Health literacy scales are important tools for assessing the health literacy level. There are significant differences in which dimensions are taken into consideration regarding health literacy [23, 24]. In different papers, health literacy defined as a combination of skills including the ‘print literacy’, ‘numeracy or quantitative literacy’ and ‘oral literacy’ [25, 26]. In other respect, most widely discussed approaches to literacy classification included “functional, interactive, and critical literacy” levels. This comprehensive approach indicated that the different levels of literacy progressively allowed for greater autonomy and personal empowerment [27, 28]. TOFHLA evaluates the reading comprehension and numeracy ; REALM identifies the patient’s reading skills ; REALM-R is only a word recognition test ; Newest Vital Sign (NVS) test, assesses reading and interpretation skills . There are some studies, which performed the Arabic language adaptation processes related to some of the health literacy scales [33,34,35].
An “original health literacy scale” for Turkish literate adults between 18 and 60 years of age (Hacettepe University Health Literacy Scale-HLS) was developed to be used as a reference scale in 2018 . After developing the 71-item long form, a short form (24 health literacy related items + 16 self-efficacy statements) was also validated. The analysis showed that the Scale could be used as a reference scale to assess the health literacy level for Turkish literate adults. This scale includes items related to the three levels of cognitive domain of Bloom’s Taxonomy (“knowledge”, “comprehension” and “application”) as well as the self-efficacy statements, based on the affective domain. At the same time, original Turkish HLS assesses “disease prevention and health promotion”, and “treatment and access to health services” within the aforementioned context .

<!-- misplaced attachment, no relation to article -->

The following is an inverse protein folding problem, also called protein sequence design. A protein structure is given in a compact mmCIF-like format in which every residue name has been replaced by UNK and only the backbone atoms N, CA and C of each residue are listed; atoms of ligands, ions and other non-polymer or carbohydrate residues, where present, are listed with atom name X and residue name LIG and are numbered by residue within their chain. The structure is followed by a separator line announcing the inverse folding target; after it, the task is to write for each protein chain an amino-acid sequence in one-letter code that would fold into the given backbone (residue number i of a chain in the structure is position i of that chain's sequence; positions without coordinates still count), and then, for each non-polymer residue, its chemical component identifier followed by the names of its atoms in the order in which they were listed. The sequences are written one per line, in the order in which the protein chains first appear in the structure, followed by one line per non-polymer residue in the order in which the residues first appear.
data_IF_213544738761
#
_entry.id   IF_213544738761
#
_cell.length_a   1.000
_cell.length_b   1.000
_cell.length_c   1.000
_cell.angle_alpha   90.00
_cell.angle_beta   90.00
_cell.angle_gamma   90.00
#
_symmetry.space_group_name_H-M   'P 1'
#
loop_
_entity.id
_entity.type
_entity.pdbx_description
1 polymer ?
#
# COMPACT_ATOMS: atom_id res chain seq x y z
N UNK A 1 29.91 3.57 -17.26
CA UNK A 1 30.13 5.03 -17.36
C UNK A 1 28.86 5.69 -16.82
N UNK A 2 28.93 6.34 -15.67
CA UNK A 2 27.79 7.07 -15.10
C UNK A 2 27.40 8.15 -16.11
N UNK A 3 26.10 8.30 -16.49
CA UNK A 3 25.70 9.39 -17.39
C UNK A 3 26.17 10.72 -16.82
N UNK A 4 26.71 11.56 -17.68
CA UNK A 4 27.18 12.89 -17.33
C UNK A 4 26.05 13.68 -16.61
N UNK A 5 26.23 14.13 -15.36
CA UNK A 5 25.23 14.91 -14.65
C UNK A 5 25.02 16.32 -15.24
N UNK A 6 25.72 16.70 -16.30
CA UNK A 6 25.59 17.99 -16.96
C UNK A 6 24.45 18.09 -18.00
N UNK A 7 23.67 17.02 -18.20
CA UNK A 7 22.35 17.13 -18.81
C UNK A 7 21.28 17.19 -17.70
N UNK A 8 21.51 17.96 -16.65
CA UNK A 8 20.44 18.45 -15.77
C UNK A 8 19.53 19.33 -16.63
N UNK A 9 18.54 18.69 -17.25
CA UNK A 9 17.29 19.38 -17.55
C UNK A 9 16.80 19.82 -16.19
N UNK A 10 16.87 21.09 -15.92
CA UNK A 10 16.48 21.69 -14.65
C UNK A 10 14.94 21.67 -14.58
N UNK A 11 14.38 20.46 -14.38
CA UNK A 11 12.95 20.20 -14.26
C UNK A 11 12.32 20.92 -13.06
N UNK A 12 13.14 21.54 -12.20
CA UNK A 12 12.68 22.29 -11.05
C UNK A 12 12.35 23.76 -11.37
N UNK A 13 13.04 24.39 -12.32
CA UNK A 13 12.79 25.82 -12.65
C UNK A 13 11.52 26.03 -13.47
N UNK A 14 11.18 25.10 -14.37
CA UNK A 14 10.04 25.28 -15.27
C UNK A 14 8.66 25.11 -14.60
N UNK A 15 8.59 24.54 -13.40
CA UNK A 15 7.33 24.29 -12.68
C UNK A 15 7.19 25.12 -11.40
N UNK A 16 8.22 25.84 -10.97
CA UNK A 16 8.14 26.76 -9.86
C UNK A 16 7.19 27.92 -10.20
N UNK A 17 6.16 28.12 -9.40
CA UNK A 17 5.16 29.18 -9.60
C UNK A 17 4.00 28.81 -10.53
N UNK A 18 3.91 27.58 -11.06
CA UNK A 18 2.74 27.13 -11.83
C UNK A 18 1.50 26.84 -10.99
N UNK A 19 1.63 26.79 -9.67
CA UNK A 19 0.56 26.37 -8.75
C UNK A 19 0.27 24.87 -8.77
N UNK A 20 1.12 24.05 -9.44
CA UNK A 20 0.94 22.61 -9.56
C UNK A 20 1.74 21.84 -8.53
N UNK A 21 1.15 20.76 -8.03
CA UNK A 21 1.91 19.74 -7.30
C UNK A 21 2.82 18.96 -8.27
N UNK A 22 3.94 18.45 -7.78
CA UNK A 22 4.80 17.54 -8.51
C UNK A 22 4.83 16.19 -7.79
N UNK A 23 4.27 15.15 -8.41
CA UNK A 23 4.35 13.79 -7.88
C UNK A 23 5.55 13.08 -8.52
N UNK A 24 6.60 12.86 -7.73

It is important to use a standard tool when it is aimed to compare health literacy levels of different communities. From this perspective, using an original health literacy scale developed for the host community would be more appropriate to compare the level of health literacy of Syrian refugees’ and native Turkish people. The cultural similarities between the Syrian and Turkish people derived from history, and the existence of several similar Arabic and Turkish words in the two languages motivated the authors to adapt the originally developed Turkish HLS short form into Syrian Arabic.
Participants and procedure